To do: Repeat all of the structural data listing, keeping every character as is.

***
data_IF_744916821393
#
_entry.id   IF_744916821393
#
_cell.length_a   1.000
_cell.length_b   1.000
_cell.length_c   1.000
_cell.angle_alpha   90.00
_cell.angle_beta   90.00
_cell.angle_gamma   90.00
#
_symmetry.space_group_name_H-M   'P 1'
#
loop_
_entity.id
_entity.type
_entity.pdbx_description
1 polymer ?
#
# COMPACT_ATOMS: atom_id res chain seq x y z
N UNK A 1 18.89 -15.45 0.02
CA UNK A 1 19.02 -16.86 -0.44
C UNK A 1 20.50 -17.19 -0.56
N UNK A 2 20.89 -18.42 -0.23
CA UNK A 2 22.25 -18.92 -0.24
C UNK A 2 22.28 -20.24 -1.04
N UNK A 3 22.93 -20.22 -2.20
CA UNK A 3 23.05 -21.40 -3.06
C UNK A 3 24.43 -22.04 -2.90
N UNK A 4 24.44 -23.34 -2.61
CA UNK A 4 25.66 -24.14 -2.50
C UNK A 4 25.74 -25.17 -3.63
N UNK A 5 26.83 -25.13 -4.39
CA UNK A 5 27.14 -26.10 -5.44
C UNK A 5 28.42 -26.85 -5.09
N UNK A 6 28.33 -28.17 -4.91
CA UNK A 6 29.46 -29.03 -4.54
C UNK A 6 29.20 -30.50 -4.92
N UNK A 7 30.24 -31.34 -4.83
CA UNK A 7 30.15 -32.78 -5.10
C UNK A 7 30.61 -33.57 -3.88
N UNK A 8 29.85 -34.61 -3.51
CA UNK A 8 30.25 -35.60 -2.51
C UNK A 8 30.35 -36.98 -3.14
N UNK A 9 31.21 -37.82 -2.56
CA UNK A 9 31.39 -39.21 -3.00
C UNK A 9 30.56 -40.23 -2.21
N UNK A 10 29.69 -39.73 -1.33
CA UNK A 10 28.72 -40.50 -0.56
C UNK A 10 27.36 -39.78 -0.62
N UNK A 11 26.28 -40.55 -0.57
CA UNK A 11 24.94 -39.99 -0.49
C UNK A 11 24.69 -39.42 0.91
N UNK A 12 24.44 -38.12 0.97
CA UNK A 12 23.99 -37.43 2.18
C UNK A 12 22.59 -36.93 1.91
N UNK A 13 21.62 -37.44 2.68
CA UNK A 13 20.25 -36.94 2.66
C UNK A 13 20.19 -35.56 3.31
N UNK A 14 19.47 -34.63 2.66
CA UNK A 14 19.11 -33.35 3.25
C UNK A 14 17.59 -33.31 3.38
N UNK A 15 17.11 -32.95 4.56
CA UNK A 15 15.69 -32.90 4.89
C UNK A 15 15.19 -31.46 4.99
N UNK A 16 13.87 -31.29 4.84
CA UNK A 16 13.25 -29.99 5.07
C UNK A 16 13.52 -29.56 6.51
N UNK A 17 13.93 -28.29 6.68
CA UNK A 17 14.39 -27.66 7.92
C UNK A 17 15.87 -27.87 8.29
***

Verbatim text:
data_IF_744916821393
#
_entry.id   IF_744916821393
#
_cell.length_a   1.000
_cell.length_b   1.000
_cell.length_c   1.000
_cell.angle_alpha   90.00
_cell.angle_beta   90.00
_cell.angle_gamma   90.00
#
_symmetry.space_group_name_H-M   'P 1'
#
loop_
_entity.id
_entity.type
_entity.pdbx_description
1 polymer ?
#
# COMPACT_ATOMS: atom_id res chain seq x y z
N UNK A 1 18.89 -15.45 0.02
CA UNK A 1 19.02 -16.86 -0.44
C UNK A 1 20.50 -17.19 -0.56
N UNK A 2 20.89 -18.42 -0.23
CA UNK A 2 22.25 -18.92 -0.24
C UNK A 2 22.28 -20.24 -1.04
N UNK A 3 22.93 -20.22 -2.20
CA UNK A 3 23.05 -21.40 -3.06
C UNK A 3 24.43 -22.04 -2.90
N UNK A 4 24.44 -23.34 -2.61
CA UNK A 4 25.66 -24.14 -2.50
C UNK A 4 25.74 -25.17 -3.63
N UNK A 5 26.83 -25.13 -4.39
CA UNK A 5 27.14 -26.10 -5.44
C UNK A 5 28.42 -26.85 -5.09
N UNK A 6 28.33 -28.17 -4.91
CA UNK A 6 29.46 -29.03 -4.54
C UNK A 6 29.20 -30.50 -4.92
N UNK A 7 30.24 -31.34 -4.83
CA UNK A 7 30.15 -32.78 -5.10
C UNK A 7 30.61 -33.57 -3.88
N UNK A 8 29.85 -34.61 -3.51
CA UNK A 8 30.25 -35.60 -2.51
C UNK A 8 30.35 -36.98 -3.14
N UNK A 9 31.21 -37.82 -2.56
CA UNK A 9 31.39 -39.21 -3.00
C UNK A 9 30.56 -40.23 -2.21
N UNK A 10 29.69 -39.73 -1.33
CA UNK A 10 28.72 -40.50 -0.56
C UNK A 10 27.36 -39.78 -0.62
N UNK A 11 26.28 -40.55 -0.57
CA UNK A 11 24.94 -39.99 -0.49
C UNK A 11 24.69 -39.42 0.91
N UNK A 12 24.44 -38.12 0.97
CA UNK A 12 23.99 -37.43 2.18
C UNK A 12 22.59 -36.93 1.91
N UNK A 13 21.62 -37.44 2.68
CA UNK A 13 20.25 -36.94 2.66
C UNK A 13 20.19 -35.56 3.31
N UNK A 14 19.47 -34.63 2.66
CA UNK A 14 19.11 -33.35 3.25
C UNK A 14 17.59 -33.31 3.38
N UNK A 15 17.11 -32.95 4.56
CA UNK A 15 15.69 -32.90 4.89
C UNK A 15 15.19 -31.46 4.99
N UNK A 16 13.87 -31.29 4.84
CA UNK A 16 13.25 -29.99 5.07
C UNK A 16 13.52 -29.56 6.51
N UNK A 17 13.93 -28.29 6.68
CA UNK A 17 14.39 -27.66 7.92
C UNK A 17 15.87 -27.87 8.29